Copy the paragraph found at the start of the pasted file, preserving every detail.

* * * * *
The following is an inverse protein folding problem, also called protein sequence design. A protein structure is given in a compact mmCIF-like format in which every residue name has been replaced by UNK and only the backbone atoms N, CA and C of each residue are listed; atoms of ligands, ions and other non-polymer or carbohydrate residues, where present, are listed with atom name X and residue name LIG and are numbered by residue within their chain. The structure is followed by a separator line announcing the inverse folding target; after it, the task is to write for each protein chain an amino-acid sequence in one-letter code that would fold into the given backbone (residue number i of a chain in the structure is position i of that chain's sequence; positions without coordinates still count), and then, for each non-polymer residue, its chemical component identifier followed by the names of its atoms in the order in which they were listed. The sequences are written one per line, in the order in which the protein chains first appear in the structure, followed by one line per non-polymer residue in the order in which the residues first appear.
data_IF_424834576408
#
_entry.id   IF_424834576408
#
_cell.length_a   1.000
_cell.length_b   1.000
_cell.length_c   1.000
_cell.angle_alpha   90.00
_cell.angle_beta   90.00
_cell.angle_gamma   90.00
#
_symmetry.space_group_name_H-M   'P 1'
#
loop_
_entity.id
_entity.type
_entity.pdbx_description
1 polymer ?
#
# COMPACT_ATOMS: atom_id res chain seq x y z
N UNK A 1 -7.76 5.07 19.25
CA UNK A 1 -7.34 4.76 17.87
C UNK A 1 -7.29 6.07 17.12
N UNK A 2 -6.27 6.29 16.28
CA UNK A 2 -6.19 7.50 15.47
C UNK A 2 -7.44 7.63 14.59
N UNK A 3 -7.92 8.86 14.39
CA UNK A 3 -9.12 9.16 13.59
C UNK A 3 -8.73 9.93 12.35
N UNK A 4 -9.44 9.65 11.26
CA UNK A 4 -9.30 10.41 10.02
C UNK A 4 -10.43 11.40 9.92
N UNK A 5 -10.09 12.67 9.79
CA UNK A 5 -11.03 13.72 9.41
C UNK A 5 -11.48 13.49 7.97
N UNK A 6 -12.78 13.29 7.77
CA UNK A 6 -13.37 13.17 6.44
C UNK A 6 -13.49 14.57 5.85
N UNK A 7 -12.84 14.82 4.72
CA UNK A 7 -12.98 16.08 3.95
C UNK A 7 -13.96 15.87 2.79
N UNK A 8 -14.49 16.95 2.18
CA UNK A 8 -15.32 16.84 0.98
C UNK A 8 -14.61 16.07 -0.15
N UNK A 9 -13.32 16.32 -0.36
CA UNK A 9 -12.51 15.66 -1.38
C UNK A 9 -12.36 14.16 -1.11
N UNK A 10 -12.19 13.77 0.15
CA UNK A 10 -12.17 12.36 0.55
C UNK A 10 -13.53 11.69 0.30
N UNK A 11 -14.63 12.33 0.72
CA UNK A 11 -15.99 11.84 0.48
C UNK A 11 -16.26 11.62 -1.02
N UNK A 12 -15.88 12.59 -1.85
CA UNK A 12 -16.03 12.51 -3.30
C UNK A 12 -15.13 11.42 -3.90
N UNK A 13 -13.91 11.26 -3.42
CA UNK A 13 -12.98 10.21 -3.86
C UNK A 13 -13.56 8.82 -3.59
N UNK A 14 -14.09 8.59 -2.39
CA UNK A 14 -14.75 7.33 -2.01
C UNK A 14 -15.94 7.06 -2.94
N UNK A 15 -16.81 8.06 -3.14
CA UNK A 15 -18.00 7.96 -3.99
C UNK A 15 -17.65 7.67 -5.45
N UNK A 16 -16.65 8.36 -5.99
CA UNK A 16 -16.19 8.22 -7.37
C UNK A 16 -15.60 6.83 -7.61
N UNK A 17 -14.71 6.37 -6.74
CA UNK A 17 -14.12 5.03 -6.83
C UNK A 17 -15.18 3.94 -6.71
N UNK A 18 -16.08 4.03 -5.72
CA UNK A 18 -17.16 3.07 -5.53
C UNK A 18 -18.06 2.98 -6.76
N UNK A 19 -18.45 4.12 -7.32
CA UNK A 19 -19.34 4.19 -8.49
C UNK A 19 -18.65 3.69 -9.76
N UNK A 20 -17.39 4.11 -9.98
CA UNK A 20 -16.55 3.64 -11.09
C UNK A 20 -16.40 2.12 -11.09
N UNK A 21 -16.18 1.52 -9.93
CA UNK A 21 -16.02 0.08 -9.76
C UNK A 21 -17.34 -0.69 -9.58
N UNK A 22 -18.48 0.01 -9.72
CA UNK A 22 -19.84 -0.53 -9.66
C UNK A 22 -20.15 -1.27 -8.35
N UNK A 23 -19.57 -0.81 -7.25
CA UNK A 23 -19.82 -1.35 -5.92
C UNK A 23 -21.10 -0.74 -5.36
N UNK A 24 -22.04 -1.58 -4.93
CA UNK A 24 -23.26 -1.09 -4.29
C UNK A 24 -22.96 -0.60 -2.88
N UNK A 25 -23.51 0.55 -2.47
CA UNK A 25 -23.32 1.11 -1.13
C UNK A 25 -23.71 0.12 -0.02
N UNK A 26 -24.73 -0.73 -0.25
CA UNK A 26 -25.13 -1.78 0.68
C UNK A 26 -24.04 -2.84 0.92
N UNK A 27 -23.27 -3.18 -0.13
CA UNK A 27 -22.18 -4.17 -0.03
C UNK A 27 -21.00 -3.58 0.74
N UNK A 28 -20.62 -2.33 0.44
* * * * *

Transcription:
The following is an inverse protein folding problem, also called protein sequence design. A protein structure is given in a compact mmCIF-like format in which every residue name has been replaced by UNK and only the backbone atoms N, CA and C of each residue are listed; atoms of ligands, ions and other non-polymer or carbohydrate residues, where present, are listed with atom name X and residue name LIG and are numbered by residue within their chain. The structure is followed by a separator line announcing the inverse folding target; after it, the task is to write for each protein chain an amino-acid sequence in one-letter code that would fold into the given backbone (residue number i of a chain in the structure is position i of that chain's sequence; positions without coordinates still count), and then, for each non-polymer residue, its chemical component identifier followed by the names of its atoms in the order in which they were listed. The sequences are written one per line, in the order in which the protein chains first appear in the structure, followed by one line per non-polymer residue in the order in which the residues first appear.